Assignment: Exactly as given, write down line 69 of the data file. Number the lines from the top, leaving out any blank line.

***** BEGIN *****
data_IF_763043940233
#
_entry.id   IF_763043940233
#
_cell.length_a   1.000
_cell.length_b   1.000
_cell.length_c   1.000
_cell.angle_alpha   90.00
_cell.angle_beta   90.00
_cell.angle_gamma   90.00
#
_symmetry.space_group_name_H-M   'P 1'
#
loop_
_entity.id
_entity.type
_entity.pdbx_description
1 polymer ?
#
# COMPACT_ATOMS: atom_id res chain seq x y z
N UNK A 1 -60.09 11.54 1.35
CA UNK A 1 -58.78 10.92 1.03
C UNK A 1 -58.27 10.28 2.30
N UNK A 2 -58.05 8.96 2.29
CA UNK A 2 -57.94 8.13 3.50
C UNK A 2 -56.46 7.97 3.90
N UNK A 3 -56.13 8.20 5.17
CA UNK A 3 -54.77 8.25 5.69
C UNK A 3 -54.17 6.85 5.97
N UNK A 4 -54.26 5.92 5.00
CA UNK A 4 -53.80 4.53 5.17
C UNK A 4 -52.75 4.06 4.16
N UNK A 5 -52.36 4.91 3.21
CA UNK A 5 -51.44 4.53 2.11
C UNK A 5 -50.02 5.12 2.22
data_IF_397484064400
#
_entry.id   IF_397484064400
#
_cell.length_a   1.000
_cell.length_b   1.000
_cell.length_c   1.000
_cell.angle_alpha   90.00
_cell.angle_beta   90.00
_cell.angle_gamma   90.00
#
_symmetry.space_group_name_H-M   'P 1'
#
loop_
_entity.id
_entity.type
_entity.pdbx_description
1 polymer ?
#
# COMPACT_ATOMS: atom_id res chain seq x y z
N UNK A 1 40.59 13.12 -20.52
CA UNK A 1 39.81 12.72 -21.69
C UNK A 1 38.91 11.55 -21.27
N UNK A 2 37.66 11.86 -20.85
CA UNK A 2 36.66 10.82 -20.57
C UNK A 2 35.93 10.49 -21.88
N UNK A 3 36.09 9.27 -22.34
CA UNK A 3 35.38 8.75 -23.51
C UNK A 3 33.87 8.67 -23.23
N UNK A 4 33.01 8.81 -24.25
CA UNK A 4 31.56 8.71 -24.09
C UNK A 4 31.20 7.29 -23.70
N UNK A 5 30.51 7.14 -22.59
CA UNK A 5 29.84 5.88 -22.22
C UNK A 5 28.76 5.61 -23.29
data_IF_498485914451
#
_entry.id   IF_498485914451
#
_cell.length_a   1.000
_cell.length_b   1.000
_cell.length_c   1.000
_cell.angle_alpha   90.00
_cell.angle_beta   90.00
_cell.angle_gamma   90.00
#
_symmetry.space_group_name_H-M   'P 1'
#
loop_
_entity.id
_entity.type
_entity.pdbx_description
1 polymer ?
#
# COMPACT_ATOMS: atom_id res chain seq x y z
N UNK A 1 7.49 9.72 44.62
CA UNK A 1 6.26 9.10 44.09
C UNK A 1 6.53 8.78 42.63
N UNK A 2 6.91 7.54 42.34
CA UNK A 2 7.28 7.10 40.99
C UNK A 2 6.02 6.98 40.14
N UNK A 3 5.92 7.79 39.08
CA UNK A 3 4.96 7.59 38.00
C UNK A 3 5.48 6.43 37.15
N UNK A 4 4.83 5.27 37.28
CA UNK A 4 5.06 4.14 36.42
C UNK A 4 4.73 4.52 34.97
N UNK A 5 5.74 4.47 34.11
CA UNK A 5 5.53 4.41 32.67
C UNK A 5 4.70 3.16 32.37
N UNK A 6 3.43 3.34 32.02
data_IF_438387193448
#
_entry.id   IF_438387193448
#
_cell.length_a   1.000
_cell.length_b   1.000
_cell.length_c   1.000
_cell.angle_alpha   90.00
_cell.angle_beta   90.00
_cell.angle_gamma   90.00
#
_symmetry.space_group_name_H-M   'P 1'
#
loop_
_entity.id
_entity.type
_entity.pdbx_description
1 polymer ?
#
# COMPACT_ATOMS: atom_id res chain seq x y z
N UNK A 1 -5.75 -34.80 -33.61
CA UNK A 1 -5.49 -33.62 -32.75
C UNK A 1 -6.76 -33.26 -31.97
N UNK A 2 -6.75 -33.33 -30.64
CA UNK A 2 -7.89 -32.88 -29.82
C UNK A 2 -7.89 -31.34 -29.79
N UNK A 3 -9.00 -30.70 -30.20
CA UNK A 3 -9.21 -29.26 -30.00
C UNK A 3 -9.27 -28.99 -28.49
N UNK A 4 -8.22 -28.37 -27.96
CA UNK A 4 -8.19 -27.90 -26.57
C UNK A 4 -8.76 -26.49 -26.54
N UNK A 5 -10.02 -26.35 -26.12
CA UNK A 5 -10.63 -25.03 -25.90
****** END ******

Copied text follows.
CA UNK A 5 29.84 5.88 -22.22